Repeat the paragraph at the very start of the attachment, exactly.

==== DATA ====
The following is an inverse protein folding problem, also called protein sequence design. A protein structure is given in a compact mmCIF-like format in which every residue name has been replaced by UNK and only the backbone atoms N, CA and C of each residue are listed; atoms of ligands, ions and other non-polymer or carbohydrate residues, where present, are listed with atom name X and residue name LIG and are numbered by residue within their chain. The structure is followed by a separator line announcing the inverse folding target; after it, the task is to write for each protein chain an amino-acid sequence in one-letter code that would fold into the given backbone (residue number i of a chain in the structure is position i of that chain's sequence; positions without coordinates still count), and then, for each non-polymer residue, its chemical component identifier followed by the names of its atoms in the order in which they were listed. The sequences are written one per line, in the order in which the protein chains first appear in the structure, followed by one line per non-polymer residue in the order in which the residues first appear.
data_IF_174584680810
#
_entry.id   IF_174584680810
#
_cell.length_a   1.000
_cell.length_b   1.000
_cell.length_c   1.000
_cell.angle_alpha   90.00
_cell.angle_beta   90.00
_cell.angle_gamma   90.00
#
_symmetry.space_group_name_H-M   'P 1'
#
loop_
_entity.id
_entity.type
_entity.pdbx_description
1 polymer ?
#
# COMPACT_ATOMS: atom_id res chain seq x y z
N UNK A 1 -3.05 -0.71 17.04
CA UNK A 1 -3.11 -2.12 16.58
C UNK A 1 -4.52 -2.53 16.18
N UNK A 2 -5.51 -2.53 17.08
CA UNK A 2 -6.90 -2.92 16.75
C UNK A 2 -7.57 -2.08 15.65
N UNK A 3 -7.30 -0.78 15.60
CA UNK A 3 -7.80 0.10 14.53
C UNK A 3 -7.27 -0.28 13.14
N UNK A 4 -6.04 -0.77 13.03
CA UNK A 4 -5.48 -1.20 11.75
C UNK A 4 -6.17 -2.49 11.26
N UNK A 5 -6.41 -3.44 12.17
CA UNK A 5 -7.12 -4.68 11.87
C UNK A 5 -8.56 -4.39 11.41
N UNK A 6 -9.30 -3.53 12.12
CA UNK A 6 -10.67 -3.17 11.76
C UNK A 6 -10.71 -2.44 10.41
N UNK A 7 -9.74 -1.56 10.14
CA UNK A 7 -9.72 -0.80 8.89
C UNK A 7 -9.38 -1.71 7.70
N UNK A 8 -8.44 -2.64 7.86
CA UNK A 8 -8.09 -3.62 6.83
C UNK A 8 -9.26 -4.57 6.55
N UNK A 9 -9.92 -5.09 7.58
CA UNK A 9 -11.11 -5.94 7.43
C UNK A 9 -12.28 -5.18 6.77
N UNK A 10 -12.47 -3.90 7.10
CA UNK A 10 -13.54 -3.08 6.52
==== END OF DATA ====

The following is an inverse protein folding problem, also called protein sequence design. A protein structure is given in a compact mmCIF-like format in which every residue name has been replaced by UNK and only the backbone atoms N, CA and C of each residue are listed; atoms of ligands, ions and other non-polymer or carbohydrate residues, where present, are listed with atom name X and residue name LIG and are numbered by residue within their chain. The structure is followed by a separator line announcing the inverse folding target; after it, the task is to write for each protein chain an amino-acid sequence in one-letter code that would fold into the given backbone (residue number i of a chain in the structure is position i of that chain's sequence; positions without coordinates still count), and then, for each non-polymer residue, its chemical component identifier followed by the names of its atoms in the order in which they were listed. The sequences are written one per line, in the order in which the protein chains first appear in the structure, followed by one line per non-polymer residue in the order in which the residues first appear.